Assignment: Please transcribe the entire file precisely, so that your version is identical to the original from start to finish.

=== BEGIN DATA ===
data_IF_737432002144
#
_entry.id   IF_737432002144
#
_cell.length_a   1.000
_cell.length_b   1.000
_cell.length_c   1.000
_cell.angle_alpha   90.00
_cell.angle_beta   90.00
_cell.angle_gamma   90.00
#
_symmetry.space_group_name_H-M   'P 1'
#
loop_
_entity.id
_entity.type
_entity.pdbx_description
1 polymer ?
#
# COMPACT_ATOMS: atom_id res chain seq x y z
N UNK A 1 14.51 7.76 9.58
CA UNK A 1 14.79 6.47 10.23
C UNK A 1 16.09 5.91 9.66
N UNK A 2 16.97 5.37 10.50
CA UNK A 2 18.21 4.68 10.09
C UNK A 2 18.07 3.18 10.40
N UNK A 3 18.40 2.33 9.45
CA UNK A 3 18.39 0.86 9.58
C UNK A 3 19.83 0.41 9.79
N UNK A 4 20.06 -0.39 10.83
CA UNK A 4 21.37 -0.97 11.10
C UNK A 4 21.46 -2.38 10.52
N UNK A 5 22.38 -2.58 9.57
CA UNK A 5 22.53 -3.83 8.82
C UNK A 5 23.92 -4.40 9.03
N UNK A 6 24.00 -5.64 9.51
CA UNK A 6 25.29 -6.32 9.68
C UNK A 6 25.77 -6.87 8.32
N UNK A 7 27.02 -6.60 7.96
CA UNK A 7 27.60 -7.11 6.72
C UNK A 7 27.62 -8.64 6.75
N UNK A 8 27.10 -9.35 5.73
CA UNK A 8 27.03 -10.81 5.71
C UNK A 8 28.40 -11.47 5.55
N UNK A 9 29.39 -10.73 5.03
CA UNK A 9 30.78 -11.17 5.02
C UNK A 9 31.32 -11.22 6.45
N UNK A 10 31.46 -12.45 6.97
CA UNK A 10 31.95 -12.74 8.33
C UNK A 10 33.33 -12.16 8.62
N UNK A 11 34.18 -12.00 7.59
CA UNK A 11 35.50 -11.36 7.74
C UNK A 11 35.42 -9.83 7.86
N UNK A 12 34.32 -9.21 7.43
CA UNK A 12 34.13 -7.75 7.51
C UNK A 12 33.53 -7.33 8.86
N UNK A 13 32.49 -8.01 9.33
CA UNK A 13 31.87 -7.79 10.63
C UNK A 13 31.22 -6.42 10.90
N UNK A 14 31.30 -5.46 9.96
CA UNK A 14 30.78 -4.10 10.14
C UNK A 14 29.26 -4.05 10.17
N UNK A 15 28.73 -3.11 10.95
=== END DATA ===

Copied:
data_IF_737432002144
#
_entry.id   IF_737432002144
#
_cell.length_a   1.000
_cell.length_b   1.000
_cell.length_c   1.000
_cell.angle_alpha   90.00
_cell.angle_beta   90.00
_cell.angle_gamma   90.00
#
_symmetry.space_group_name_H-M   'P 1'
#
loop_
_entity.id
_entity.type
_entity.pdbx_description
1 polymer ?
#
# COMPACT_ATOMS: atom_id res chain seq x y z
N UNK A 1 14.51 7.76 9.58
CA UNK A 1 14.79 6.47 10.23
C UNK A 1 16.09 5.91 9.66
N UNK A 2 16.97 5.37 10.50
CA UNK A 2 18.21 4.68 10.09
C UNK A 2 18.07 3.18 10.40
N UNK A 3 18.40 2.33 9.45
CA UNK A 3 18.39 0.86 9.58
C UNK A 3 19.83 0.41 9.79
N UNK A 4 20.06 -0.39 10.83
CA UNK A 4 21.37 -0.97 11.10
C UNK A 4 21.46 -2.38 10.52
N UNK A 5 22.38 -2.58 9.57
CA UNK A 5 22.53 -3.83 8.82
C UNK A 5 23.92 -4.40 9.03
N UNK A 6 24.00 -5.64 9.51
CA UNK A 6 25.29 -6.32 9.68
C UNK A 6 25.77 -6.87 8.32
N UNK A 7 27.02 -6.60 7.96
CA UNK A 7 27.60 -7.11 6.72
C UNK A 7 27.62 -8.64 6.75
N UNK A 8 27.10 -9.35 5.73
CA UNK A 8 27.03 -10.81 5.71
C UNK A 8 28.40 -11.47 5.55
N UNK A 9 29.39 -10.73 5.03
CA UNK A 9 30.78 -11.17 5.02
C UNK A 9 31.32 -11.22 6.45
N UNK A 10 31.46 -12.45 6.97
CA UNK A 10 31.95 -12.74 8.33
C UNK A 10 33.33 -12.16 8.62
N UNK A 11 34.18 -12.00 7.59
CA UNK A 11 35.50 -11.36 7.74
C UNK A 11 35.42 -9.83 7.86
N UNK A 12 34.32 -9.21 7.43
CA UNK A 12 34.13 -7.75 7.51
C UNK A 12 33.53 -7.33 8.86
N UNK A 13 32.49 -8.01 9.33
CA UNK A 13 31.87 -7.79 10.63
C UNK A 13 31.22 -6.42 10.90
N UNK A 14 31.30 -5.46 9.96
CA UNK A 14 30.78 -4.10 10.14
C UNK A 14 29.26 -4.05 10.17
N UNK A 15 28.73 -3.11 10.95